Obscure, Parallel, Profound, Visionary – these are the labels often attributed to films that premiere in various film festivals all over the world. Even if such extreme labeling seems rather offensive, it has to be acknowledged that film festival lineups almost never care to include mainstream fare in their schedule, in favor of a more visceral and profound visual experience. The goal is not to maximize profit from the film business, but to worship the motion picture in our sanctum sanctorum. At least it was the vision in the early days of film festivals.
In 1932, Giuseppe Volpi, a wealthy Italian businessman started the Venice Film Festival, the world’s oldest film festival, as a response to the widespread popularity of American films in Italy. Although it was started to promote nationalist cinema, it also included films from all over the world, including American films in their lineup. This is the time when the Hays Code was in full effect in the United States, and audacious experimental filmmaking efforts were rejected to maintain sanity in the theatres.
Those rejected masterpieces found solace outside their nation in the new crazed film festivals and film societies. This is also true for all the major filmmaking countries at that time, including France, Germany, Britain, Spain, etc. They all battled with censorship in their own countries with the help of the new film festival phenomena that was growing at an increasing speed, which was outside of the reach of the home censor board.
Time has changed since then. Now film festivals are not a new strange hype; they are very much a globally celebrated cultural event. The prominence has shifted in the meantime to different festivals, but the crowns of giant festivals remain Cannes, Berlin, and Venice. Each of these festivals offer luscious prize money and trophies to noteworthy films of their choice, which guarantee global attention toward the films.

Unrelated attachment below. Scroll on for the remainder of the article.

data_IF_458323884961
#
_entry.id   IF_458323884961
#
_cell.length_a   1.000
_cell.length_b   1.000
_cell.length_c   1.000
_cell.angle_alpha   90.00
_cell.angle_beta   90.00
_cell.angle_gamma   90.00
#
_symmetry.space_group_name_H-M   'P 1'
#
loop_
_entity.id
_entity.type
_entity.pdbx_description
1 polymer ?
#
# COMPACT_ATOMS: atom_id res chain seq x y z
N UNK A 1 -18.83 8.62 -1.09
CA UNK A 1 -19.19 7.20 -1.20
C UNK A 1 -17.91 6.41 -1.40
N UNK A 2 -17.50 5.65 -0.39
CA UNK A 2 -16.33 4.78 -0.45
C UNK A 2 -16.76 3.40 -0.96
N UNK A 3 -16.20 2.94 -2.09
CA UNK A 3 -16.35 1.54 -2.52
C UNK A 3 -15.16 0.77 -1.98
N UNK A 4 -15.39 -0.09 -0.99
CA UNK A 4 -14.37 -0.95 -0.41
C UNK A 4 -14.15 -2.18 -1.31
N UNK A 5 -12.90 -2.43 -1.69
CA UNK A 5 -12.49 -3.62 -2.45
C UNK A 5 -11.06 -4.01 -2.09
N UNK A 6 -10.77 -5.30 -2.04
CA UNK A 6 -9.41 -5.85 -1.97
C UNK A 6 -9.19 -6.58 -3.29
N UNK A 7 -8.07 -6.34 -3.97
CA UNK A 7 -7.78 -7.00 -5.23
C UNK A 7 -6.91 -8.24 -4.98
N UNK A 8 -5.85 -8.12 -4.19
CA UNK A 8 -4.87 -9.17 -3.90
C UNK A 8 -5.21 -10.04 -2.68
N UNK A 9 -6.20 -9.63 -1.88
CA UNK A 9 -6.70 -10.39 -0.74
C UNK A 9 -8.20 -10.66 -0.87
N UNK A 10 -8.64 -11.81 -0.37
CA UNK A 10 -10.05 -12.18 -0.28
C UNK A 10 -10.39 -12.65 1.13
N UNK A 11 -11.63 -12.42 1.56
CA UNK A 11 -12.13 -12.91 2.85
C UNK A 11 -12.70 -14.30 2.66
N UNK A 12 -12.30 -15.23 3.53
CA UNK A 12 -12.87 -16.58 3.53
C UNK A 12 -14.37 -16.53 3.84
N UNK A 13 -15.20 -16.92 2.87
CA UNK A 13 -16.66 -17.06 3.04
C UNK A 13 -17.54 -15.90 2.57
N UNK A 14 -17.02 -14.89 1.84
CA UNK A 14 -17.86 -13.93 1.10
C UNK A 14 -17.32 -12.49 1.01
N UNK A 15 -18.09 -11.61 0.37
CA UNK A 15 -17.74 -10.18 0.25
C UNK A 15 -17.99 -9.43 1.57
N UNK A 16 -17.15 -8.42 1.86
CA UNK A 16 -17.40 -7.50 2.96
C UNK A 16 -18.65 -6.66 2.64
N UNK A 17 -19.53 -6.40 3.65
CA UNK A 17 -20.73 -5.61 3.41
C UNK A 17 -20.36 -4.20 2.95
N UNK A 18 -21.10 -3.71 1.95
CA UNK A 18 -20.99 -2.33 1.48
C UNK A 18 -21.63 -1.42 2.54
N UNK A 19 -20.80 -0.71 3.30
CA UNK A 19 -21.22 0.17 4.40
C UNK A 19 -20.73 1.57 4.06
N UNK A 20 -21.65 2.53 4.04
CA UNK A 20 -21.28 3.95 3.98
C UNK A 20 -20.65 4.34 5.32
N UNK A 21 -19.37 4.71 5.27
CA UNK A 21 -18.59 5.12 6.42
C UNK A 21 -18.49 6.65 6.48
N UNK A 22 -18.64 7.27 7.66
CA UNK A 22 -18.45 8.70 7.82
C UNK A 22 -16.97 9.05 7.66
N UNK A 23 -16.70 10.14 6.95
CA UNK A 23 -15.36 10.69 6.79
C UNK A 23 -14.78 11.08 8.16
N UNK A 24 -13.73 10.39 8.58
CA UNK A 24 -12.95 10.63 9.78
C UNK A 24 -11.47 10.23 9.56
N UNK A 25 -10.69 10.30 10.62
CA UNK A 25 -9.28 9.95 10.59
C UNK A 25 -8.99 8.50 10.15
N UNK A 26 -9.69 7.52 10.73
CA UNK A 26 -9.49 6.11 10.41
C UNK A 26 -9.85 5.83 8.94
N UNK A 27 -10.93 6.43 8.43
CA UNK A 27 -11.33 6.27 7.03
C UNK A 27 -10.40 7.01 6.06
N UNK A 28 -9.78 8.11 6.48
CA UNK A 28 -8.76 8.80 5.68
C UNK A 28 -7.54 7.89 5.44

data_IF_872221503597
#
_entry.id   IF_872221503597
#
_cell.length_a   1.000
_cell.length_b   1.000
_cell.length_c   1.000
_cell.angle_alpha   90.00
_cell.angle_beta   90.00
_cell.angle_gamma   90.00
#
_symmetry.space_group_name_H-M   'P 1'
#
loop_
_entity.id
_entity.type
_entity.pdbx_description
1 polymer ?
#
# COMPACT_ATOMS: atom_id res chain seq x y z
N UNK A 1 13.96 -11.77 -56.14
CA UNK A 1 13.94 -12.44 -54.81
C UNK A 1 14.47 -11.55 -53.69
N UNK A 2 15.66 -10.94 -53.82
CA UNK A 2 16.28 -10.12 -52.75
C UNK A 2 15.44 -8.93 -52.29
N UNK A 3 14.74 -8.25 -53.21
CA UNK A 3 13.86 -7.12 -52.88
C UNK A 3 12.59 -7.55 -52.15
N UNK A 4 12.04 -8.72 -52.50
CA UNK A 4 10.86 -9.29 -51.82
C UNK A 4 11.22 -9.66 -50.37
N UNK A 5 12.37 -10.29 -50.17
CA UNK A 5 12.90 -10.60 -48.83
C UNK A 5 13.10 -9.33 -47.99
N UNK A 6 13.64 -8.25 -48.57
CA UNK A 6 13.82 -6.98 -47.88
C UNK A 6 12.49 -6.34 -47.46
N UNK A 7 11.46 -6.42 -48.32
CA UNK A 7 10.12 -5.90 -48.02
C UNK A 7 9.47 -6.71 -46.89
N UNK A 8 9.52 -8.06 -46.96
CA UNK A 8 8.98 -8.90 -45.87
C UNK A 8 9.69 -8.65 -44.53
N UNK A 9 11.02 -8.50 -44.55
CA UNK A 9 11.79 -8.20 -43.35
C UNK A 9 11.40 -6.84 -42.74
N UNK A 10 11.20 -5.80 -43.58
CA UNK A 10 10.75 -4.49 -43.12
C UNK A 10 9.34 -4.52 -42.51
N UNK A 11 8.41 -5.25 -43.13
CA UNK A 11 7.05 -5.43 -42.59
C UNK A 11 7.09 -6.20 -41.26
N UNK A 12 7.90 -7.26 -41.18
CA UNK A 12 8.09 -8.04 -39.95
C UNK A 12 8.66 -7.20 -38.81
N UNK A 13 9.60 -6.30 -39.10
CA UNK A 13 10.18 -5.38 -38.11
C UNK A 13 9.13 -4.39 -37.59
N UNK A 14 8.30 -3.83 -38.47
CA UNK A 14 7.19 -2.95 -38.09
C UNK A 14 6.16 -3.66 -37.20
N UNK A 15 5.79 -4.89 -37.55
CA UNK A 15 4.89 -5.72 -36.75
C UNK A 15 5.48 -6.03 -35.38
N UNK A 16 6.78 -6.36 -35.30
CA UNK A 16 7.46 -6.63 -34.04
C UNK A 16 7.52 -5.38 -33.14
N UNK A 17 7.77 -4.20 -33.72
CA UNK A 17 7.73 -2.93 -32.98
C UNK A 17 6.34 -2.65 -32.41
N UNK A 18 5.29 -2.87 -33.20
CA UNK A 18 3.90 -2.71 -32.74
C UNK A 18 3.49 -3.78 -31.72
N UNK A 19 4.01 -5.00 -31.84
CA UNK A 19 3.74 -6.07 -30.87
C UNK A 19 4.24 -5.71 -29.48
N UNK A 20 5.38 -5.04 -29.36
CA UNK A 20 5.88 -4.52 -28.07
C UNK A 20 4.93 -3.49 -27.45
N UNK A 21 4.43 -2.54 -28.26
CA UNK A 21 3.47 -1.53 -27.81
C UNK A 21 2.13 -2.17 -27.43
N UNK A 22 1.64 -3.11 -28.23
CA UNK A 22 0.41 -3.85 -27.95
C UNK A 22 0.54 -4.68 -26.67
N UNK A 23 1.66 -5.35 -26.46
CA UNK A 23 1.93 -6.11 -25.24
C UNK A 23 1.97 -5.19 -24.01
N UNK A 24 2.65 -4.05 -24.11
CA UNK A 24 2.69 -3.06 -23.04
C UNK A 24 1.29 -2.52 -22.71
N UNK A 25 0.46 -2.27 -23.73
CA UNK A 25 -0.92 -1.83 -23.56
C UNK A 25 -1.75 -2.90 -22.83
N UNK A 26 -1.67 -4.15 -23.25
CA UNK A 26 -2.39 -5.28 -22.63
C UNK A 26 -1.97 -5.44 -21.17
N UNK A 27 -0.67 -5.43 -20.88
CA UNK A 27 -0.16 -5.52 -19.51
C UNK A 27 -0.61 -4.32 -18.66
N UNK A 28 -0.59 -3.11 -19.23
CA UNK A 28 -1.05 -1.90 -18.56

While Berlin has been the highlight of controversy in recent years due to their occasional strange selection, and while Venice’s glory has faded a little with time, Cannes remains a steady frontrunner in terms of crowing sagacious visions of cinema.
Auteurs, newcomers, film buffs all wait for the month of May to commemorate the Cannes Film Festival, to showcase their films to the world or to witness the magic of the event. With this year’s festival to start in less than seven days, it is time to get ready with the notebook to schedule the individual unmissable preferences. Here is a guide to booking your seat for the most anticipated films of Cannes 2019.
15. Ang Hupa (Lav Diaz) – Section: Directors’ Fortnight
The film aesthetic of Lav Diaz is decidedly art house, so it is not for everyone. His films give some people catharsis and boredom to the rest. The slow cinema master only once premiered his film “Norte, the End of History” to the Cannes audience.
After last year’s fantastic “Season of the Devil” that competed for Golden Bear in the Berlin Film Festival, he will be screening his film only for the second time in Cannes. The anticipation is naturally high.
14. The Best Years of a Life (Claude Lelouch) – Section: Out of competition
Look at the commercials made before and after 1966, and you will realize the effect of Lelouch’s “A Man and a Woman” in pop culture. Claude Lelouch’s 1966 film “A Man and a Woman” was during the French New Wave and it significantly carries the signature style of that particular time; but not the earlier or later French New Wave films.
Rather, this film became a master lesson for the ad filmmakers to structuring their commercials. The story centers around two widowers who lost their partners in accidents and met by chance at their children’s boarding school; the rest of the cinematic tension is about their fate.
Claude Lelouch was short of money at the time of production, so he abruptly switched between color and black and white, but this became a great signature of the film. The visual aesthetics of the times they spend with each other around dining halls and beaches accompanying their children is the model of the American Dream the advertising executives that was later manufactured in the mass conscience.
It won the Palme d’Or in the Cannes Film Festival and also the Best Foreign Language Film Oscar. “The Best Years of a Life” is the sequel to “A Man and a Woman” and probable swan song of Claude Lelouch. Now talk about excitement!
13. Matthias and Maxime (Xavier Dolan) – Section: In competition
Xavier Dolan was always adored by the Cannes Jury and audiences since his debut film “I Killed My Mother” premiered there. It was shown in the Director’s Fortnight section and received a standing ovation from the audiences. All of his later films have been selected and shown in the Cannes Film Festival with the exception of “Tom at the Farm” and last year’s “The Death and Life of John F. Donovan.”